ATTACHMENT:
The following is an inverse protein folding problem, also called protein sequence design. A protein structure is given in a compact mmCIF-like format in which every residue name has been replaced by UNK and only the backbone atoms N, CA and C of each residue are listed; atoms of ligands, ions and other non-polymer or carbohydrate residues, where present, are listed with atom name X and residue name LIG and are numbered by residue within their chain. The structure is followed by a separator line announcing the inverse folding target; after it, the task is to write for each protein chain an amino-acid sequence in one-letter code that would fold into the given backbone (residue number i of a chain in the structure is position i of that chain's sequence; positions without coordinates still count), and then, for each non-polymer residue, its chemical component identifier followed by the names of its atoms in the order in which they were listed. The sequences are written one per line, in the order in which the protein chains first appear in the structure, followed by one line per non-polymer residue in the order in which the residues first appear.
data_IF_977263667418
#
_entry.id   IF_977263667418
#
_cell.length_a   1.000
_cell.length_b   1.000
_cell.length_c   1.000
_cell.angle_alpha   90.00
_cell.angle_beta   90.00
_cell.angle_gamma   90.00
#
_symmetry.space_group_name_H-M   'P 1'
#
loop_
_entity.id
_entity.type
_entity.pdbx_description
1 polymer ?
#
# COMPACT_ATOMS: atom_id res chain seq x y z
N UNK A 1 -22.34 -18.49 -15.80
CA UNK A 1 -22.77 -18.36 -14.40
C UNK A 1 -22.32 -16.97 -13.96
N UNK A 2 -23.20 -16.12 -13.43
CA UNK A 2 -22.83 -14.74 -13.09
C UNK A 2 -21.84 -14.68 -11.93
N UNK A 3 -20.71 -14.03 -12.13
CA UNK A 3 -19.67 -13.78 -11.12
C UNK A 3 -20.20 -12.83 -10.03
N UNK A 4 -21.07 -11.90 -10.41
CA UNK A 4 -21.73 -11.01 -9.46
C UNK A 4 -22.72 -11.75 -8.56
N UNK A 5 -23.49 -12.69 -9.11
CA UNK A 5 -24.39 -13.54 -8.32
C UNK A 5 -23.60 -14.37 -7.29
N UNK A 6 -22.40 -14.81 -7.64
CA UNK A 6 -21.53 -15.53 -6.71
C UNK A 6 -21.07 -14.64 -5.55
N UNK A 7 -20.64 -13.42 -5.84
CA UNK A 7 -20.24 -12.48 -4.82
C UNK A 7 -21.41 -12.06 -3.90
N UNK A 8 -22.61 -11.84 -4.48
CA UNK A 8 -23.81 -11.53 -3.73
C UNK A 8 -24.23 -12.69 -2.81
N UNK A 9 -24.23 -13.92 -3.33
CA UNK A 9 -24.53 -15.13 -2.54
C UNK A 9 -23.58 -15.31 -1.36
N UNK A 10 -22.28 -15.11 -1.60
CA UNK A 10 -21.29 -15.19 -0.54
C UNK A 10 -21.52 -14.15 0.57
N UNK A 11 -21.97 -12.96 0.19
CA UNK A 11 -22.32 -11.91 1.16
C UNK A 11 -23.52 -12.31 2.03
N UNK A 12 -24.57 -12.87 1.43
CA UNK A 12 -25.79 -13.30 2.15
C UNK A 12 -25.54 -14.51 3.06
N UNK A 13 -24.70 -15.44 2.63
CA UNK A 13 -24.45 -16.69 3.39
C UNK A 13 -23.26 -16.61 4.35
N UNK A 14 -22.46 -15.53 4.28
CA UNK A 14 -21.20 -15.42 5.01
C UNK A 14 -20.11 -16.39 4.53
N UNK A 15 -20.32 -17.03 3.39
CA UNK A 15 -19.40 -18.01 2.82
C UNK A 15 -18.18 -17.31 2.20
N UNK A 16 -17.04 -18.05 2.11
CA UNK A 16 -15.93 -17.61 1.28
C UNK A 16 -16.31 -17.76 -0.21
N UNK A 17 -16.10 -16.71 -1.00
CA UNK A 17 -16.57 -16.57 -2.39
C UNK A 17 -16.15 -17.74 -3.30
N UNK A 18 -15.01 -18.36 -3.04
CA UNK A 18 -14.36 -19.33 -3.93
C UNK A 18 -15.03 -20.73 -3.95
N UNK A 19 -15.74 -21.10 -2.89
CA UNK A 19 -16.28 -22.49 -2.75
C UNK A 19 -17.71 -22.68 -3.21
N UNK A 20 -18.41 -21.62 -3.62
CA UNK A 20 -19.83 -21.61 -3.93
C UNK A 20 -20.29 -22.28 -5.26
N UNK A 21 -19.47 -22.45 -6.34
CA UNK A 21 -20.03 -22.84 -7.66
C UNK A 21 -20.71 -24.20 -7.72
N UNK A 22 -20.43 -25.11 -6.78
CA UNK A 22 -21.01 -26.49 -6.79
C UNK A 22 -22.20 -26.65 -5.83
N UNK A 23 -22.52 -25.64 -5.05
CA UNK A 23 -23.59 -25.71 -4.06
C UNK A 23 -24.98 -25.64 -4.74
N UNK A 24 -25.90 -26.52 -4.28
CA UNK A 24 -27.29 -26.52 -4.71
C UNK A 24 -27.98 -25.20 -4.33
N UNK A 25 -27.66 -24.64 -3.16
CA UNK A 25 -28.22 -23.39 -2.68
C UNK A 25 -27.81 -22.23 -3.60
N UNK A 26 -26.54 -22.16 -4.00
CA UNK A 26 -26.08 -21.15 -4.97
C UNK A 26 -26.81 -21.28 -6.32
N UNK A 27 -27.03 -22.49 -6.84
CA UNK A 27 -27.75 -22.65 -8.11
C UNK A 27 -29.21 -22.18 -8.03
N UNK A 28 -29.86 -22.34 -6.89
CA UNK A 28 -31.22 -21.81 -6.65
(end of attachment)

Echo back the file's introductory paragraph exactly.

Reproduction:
The following is an inverse protein folding problem, also called protein sequence design. A protein structure is given in a compact mmCIF-like format in which every residue name has been replaced by UNK and only the backbone atoms N, CA and C of each residue are listed; atoms of ligands, ions and other non-polymer or carbohydrate residues, where present, are listed with atom name X and residue name LIG and are numbered by residue within their chain. The structure is followed by a separator line announcing the inverse folding target; after it, the task is to write for each protein chain an amino-acid sequence in one-letter code that would fold into the given backbone (residue number i of a chain in the structure is position i of that chain's sequence; positions without coordinates still count), and then, for each non-polymer residue, its chemical component identifier followed by the names of its atoms in the order in which they were listed. The sequences are written one per line, in the order in which the protein chains first appear in the structure, followed by one line per non-polymer residue in the order in which the residues first appear.